According to Niall Howlett, URI associate professor of cell and molecular biology and Rhode Island’s leading expert on Fanconi anemia, the disease is characterized by birth defects, bone marrow failure and increased cancer risk. He said the genes that play a role in the development of the disease are also important in the development of hereditary breast and ovarian cancer.
Howlett’s new study now establishes a molecular link between Fanconi anemia and a gene strongly associated with uterine, prostate and brain cancer. This research was published this month in the journal Scientific Reports, with URI graduate student Elizabeth Vuono as lead author.
About 1 in 150,000 children in the United States is born with Fanconi anemia.
“People often ask why we study such a rare disease,” said Howlett, who has been studying Fanconi anemia for nearly 20 years. “First and foremost, there is no cure or effective treatments for it. So a greater understanding of the molecular basis of Fanconi anemia is critical to address this need.”
In addition, Howlett said there are countless examples of how the study of Fanconi anemia has greatly benefited the general population. The first umbilical cord blood transplant, for example, was performed with a Fanconi anemia patient. Bone marrow transplants have become much safer and more effective because of studies with Fanconi anemia patients. And new breast and ovarian cancer genes have been discovered as a result of studies on the molecular biology of Fanconi anemia.
Howlett’s current research is another example of the broader impact of Fanconi anemia studies.
The URI researcher speculated about the existence of a biochemical link between Fanconi anemia and PTEN. Mutations in PTEN occur frequently in uterine, prostate and brain cancer.
“The PTEN gene codes for a phosphatase — an enzyme that removes phosphate groups from proteins,” explained Howlett. “Many Fanconi anemia proteins have phosphate groups attached to them when they become activated. However, how these phosphate groups are removed is poorly understood.”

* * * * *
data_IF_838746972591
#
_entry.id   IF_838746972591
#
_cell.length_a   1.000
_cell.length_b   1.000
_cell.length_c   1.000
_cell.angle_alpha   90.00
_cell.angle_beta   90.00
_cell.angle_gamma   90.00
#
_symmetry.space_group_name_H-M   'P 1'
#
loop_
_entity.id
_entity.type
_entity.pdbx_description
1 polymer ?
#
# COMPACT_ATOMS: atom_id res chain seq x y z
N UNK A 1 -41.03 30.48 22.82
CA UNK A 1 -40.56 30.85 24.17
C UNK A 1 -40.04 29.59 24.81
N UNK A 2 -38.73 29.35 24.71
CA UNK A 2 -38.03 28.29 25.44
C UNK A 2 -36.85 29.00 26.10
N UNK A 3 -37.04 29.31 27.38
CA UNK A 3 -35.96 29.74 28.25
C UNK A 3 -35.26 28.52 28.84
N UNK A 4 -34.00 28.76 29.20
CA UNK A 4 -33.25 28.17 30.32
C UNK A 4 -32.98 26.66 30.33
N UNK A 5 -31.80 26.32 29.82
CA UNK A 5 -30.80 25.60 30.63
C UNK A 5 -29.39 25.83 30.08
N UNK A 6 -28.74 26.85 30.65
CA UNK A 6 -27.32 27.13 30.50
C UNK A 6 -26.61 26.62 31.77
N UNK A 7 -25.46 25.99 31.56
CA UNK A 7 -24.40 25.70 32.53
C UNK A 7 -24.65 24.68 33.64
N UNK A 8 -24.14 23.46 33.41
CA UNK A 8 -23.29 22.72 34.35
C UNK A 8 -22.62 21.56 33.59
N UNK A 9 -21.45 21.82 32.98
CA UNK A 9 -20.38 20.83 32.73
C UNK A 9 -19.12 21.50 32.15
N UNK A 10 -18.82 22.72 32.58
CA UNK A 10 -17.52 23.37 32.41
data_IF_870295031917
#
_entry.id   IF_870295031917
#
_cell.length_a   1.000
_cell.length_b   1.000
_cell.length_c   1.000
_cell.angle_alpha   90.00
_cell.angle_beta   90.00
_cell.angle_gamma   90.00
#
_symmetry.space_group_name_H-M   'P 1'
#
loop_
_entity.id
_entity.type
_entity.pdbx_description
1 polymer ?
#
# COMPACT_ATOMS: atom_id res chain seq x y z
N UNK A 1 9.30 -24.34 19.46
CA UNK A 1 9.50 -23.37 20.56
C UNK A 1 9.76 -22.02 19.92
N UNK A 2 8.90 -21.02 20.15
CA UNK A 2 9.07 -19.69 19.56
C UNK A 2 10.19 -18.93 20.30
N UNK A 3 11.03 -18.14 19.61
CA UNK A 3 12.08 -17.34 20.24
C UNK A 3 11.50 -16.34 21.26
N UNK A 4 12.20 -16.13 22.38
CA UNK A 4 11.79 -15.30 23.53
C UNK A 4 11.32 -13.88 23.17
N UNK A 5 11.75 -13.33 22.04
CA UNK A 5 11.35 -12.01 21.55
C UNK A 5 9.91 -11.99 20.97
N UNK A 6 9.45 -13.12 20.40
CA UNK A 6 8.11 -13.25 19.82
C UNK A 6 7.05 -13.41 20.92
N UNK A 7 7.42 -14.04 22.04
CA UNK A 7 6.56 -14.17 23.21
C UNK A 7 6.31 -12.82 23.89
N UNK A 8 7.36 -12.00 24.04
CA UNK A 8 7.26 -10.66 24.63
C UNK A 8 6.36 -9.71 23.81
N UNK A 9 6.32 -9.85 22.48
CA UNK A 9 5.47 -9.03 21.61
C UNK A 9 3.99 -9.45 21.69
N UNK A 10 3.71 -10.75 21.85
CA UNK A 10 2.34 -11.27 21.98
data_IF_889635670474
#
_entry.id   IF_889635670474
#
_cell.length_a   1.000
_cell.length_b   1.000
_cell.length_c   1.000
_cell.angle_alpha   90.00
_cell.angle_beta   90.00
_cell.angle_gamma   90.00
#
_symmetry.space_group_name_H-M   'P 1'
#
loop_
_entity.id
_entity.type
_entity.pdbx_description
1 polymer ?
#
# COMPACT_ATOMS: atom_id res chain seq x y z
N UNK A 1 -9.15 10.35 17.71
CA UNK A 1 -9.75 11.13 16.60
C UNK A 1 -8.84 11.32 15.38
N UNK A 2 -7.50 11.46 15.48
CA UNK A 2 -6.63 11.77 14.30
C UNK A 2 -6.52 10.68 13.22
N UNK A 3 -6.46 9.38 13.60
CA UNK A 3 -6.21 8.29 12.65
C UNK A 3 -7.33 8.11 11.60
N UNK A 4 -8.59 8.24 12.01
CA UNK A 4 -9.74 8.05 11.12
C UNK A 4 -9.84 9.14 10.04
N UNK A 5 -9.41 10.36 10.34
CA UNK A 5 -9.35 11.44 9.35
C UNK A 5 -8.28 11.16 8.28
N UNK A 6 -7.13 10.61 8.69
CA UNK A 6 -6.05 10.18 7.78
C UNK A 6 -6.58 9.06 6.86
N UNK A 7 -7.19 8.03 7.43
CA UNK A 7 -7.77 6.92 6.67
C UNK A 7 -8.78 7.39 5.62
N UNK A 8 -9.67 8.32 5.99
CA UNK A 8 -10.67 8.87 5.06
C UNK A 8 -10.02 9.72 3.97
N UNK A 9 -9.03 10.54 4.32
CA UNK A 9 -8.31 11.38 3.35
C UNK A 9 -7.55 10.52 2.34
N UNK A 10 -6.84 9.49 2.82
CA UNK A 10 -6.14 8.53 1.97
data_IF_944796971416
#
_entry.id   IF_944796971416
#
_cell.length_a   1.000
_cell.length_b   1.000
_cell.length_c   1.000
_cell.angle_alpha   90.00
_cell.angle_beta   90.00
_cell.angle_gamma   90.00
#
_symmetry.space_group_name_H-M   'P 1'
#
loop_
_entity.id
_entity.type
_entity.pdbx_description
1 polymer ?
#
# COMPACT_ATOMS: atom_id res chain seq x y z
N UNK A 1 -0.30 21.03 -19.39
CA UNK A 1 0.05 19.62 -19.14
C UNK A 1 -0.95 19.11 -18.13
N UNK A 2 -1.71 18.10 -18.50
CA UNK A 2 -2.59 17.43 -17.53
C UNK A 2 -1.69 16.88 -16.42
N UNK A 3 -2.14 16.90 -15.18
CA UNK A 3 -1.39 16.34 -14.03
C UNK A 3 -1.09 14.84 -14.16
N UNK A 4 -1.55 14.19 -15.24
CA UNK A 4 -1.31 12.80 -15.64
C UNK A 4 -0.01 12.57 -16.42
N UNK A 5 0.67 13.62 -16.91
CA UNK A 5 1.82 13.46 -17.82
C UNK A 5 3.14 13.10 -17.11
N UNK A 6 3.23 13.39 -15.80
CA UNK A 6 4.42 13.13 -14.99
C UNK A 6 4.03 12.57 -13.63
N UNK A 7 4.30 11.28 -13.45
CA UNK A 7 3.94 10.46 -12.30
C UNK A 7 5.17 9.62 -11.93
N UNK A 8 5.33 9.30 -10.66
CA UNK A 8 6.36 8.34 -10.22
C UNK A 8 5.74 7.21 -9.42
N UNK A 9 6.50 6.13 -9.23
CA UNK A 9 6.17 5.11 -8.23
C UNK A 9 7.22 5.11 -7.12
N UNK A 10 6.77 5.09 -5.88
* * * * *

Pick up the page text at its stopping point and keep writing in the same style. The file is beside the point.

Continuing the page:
Howlett said that cells from Fanconi anemia patients are characteristically sensitive to a class of drugs widely used in cancer chemotherapy called DNA crosslinking agents.
“So we performed an experiment to determine if Fanconi anemia and PTEN were biochemically linked,” he said. “By testing if cells with mutations in the PTEN gene were also sensitive to DNA crosslinking agents, we discovered that Fanconi anemia patient cells and PTEN-deficient cells were practically indistinguishable in terms of sensitivity to these drugs. This strongly suggested that the Fanconi anemia proteins and PTEN might work together to repair the DNA damage caused by DNA crosslinking agents.”
By using epistasis analysis, a genetic method that determines if genes work together, Howlett and his research group found that the Fanconi anemia proteins and PTEN do indeed function together in this repair pathway.
“Before this work, Fanconi anemia and PTEN weren’t even on the same radar,” said Howlett. “This is really important to understanding how this disease arises and what its molecular underpinnings are. The more we can find out about its molecular basis, the more likely we are to come up with strategies to treat the disease.”
Howlett’s research is equally important to cancer patients who do not have Fanconi anemia. He said that since his study found that cells missing PTEN are highly sensitive to DNA crosslinking agents, it should be possible to predict whether a particular cancer patient will respond to this class of chemotherapy drug by conducting a simple DNA test.
“We can now predict that if a patient has cancer associated with mutations in PTEN, then it is likely that the cancer will be sensitive to DNA crosslinking agents,” he said. “This could lead to improved outcomes for patients with certain types of PTEN mutations.”